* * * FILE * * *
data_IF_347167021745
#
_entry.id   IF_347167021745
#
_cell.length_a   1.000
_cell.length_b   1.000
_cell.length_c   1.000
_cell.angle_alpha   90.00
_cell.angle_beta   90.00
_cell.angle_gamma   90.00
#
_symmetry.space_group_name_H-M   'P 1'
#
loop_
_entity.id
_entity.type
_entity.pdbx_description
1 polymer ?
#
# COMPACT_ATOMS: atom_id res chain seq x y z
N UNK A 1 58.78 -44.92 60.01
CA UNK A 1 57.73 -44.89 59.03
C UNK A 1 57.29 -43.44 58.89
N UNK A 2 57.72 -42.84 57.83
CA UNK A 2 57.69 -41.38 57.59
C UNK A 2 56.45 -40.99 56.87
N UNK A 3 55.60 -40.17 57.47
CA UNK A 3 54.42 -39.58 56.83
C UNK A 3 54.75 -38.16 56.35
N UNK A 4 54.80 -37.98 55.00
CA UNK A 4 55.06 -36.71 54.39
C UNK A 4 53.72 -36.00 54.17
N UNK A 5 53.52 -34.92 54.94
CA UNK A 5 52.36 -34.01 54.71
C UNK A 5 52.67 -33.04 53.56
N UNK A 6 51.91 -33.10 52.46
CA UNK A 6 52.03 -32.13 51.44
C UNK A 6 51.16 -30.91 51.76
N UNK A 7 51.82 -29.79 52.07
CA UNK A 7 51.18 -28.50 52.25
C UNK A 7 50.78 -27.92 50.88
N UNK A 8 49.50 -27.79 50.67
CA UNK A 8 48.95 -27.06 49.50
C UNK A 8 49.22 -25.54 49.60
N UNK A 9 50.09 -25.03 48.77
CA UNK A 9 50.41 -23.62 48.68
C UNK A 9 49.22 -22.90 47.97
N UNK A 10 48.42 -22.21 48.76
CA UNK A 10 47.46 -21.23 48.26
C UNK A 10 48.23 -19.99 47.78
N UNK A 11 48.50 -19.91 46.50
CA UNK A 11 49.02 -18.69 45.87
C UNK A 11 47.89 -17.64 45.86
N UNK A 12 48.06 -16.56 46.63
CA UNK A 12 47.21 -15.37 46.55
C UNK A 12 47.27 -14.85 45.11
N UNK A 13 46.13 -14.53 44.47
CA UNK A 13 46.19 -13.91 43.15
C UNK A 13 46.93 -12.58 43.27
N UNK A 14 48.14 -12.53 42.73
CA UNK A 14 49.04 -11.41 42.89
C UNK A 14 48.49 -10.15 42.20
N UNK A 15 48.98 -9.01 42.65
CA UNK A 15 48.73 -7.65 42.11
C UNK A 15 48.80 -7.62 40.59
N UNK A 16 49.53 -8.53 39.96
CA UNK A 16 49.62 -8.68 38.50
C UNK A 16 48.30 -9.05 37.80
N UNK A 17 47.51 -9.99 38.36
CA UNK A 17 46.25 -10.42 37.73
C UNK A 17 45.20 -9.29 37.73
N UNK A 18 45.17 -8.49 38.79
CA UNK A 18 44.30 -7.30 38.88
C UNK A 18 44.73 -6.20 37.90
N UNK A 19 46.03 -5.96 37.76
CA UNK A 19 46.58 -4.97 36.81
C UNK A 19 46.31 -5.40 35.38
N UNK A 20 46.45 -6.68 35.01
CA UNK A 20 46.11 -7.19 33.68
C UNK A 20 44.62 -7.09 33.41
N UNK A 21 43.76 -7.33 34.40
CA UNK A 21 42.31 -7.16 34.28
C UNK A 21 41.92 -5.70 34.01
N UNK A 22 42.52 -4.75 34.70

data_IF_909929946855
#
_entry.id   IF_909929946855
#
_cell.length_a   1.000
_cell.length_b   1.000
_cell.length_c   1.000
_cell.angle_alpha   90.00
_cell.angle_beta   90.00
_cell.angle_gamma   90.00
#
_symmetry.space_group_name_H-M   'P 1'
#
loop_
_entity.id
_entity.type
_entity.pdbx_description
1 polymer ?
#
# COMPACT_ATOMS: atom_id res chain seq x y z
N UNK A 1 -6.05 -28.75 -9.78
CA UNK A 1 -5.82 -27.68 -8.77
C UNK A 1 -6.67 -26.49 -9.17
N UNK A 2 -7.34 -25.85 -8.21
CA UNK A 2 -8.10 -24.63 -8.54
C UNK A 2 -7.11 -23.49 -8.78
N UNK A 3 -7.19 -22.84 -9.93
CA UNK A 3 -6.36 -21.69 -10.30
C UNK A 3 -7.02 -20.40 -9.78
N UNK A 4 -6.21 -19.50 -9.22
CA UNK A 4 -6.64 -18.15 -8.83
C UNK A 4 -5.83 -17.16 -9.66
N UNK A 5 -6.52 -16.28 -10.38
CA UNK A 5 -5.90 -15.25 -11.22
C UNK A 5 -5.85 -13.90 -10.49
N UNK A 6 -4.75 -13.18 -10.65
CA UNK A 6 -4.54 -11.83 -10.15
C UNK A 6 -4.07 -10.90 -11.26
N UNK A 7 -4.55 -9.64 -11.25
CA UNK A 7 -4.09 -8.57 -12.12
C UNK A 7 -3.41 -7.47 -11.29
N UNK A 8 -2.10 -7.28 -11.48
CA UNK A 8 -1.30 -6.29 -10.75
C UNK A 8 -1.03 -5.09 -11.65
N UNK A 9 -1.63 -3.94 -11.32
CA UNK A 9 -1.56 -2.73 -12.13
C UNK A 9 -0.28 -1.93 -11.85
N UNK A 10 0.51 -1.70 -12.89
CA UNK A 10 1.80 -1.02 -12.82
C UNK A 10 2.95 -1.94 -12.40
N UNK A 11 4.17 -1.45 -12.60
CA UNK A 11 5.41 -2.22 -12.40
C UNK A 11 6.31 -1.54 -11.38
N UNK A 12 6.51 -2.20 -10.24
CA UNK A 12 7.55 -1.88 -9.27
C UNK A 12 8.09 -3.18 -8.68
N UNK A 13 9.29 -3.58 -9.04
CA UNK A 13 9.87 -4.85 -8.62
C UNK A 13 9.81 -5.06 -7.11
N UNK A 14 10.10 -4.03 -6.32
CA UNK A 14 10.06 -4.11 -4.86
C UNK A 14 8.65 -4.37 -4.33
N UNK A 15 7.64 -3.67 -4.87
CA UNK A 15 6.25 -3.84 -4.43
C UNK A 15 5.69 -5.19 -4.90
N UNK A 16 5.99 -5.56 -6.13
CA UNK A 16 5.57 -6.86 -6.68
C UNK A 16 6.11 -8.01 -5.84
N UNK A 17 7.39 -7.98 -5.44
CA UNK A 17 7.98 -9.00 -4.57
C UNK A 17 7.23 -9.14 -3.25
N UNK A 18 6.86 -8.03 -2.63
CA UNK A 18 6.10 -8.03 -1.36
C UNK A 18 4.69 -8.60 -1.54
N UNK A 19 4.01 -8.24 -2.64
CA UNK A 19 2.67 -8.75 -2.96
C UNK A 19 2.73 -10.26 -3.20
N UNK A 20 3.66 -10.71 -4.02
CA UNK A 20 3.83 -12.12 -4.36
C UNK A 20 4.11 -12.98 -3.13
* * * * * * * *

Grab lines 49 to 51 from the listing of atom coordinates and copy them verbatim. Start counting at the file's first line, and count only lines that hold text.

CA UNK A 10 47.46 -21.23 48.26
C UNK A 10 48.23 -19.99 47.78
N UNK A 11 48.50 -19.91 46.50